“Following a recommendation by our due diligence committee, and with the best interests of advisors in mind, we have temporarily suspended sales in three Cole products with the expectation there will be more clarity in the coming weeks,” the IBD said in a statement Thursday shared with ThinkAdvisor.
Cambridge has some 2,500 affiliated independent reps.
On Wednesday, Cetera Financial Group — part of RCS Capital, of which Nicholas Schorsch is chairman — asked its affiliated advisors to suspend sales of three Cole nontraded REITs. Other IBDs that have suspended these and other ARCP product sales include LPL Financial (LPLA), AIG-owned Advisor Group, Ladenburg Thalmann (LTS)-owned Securities America and National Planning Holdings.
Last week, ARCP revealed that it had overstated adjusted funds from operations — a measure of REIT cash flow — and understated a net loss for both the first quarter and first half of the year. American Realty says it will reduce its adjusted FFO by $12 million for the first quarter and $10.9 million for the three months ended in June.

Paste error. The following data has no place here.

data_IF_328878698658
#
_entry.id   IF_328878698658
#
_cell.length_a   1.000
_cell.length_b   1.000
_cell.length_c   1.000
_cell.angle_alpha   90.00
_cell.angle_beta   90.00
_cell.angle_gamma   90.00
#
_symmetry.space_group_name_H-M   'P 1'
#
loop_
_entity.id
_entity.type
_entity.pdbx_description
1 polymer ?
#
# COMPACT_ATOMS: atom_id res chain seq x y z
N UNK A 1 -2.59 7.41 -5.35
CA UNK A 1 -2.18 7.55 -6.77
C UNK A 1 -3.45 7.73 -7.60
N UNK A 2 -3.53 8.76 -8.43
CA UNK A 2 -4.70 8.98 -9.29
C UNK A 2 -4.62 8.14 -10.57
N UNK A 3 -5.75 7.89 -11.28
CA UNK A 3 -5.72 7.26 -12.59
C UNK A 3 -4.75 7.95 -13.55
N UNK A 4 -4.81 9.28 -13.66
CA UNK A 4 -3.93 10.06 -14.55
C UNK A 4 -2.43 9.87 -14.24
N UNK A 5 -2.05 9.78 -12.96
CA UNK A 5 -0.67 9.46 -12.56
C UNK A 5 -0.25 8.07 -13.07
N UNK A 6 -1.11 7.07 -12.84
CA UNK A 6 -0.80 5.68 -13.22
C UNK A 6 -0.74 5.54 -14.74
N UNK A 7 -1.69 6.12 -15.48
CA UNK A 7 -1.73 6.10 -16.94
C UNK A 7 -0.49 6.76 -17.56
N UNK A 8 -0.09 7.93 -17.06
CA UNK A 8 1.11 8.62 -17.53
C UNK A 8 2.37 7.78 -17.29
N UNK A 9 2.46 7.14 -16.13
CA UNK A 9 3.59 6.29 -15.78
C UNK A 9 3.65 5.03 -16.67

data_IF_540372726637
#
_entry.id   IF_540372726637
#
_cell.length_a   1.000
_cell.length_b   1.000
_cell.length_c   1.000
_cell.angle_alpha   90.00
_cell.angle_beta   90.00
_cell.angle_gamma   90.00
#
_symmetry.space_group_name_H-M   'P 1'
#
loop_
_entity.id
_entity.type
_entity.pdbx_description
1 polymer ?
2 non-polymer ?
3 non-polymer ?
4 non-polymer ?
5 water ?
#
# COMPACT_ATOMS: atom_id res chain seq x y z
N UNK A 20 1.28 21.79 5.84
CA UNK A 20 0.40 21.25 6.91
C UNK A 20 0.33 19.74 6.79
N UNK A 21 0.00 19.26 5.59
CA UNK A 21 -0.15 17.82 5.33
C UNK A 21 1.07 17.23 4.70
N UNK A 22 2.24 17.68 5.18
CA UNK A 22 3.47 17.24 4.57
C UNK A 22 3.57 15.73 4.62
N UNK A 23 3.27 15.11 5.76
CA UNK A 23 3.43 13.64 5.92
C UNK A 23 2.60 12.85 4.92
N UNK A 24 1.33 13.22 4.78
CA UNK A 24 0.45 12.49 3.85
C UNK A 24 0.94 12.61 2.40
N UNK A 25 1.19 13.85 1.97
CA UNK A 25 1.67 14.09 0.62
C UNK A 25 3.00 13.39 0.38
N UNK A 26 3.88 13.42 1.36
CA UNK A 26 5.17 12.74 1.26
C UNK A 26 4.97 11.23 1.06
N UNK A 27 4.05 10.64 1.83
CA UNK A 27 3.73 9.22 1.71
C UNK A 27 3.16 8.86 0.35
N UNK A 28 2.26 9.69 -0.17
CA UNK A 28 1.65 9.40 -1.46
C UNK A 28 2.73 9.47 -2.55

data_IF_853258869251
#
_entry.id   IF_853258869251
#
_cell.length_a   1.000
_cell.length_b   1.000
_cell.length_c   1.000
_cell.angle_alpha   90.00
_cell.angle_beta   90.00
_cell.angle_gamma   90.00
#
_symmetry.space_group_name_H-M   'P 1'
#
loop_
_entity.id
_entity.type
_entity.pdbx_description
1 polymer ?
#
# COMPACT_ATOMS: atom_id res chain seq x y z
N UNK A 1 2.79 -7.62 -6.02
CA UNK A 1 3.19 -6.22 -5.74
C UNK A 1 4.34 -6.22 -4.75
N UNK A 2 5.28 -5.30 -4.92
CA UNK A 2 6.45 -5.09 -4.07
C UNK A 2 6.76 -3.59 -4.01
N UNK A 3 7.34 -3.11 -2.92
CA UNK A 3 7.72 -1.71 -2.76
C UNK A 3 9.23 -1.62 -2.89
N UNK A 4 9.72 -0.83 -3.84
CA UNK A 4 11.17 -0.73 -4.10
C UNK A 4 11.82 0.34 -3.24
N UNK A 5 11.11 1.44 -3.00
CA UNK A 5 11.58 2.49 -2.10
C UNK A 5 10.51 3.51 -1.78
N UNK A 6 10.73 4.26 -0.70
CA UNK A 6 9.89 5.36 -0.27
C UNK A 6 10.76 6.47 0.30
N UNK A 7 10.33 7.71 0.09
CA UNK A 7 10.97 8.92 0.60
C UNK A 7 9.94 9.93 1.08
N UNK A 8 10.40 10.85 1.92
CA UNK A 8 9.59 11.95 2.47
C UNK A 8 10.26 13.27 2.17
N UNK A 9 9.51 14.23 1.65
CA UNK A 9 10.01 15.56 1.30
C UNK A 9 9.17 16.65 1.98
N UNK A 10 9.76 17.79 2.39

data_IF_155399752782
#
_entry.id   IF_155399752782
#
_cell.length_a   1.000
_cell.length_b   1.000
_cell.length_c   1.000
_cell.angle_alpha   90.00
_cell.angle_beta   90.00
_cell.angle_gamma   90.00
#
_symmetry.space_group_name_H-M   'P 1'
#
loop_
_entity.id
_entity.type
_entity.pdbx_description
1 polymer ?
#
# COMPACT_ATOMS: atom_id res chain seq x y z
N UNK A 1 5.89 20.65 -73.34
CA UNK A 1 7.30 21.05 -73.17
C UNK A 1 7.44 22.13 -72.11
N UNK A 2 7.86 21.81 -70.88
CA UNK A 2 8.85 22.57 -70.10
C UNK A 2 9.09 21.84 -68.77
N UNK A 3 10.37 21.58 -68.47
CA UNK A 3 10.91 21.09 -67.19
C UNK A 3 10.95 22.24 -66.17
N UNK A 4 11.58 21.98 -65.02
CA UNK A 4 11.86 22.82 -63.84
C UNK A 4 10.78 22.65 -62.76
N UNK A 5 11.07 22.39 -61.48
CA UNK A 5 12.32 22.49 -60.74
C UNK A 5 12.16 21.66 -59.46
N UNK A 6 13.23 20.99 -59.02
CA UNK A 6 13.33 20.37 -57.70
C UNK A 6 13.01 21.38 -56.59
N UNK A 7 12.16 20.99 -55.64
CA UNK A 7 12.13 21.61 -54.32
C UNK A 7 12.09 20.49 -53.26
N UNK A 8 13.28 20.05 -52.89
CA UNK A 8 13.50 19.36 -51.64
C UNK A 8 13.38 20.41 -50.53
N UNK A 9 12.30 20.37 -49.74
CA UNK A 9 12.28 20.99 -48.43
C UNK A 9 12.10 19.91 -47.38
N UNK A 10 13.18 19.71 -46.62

Following that news, RCS Capital (RCAP) called off plans to purchase part of Cole Capital from its sister organization. (RCAP’s operations include the distribution of alternative investments such as those made by privately held AR Capital, while ARCP’s focus is on the creation and management of Cole nontraded REITs and other products.)
“Independent broker dealers have become insecure about due diligence on REITs and alternative investments because of the problems that resulted from said products between 2009 and 2012,” explained Jon Henschen, head of the recruiting group Henschen & Associates. “Broker-dealers want to appear tough on products they approve, so this was their opportunity to do so.”
In addition to ARCP’s accounting troubles and its failed Cole deal with RCAP, other factors could be at play, Henschen believes.
“Part of this quick reaction could also be a result of resentment toward the RCAP fast growth curve of broker-dealer[acquisitions] resulting in competing broker-dealers feeling threatened,” he said.
Plus, Henschen notes, there are plenty “of politics when you distribute products to broker-dealers and at the same time own your own broker-dealers. Insurance companies have walked this tight rope for years now with some stepping on toes along the way.”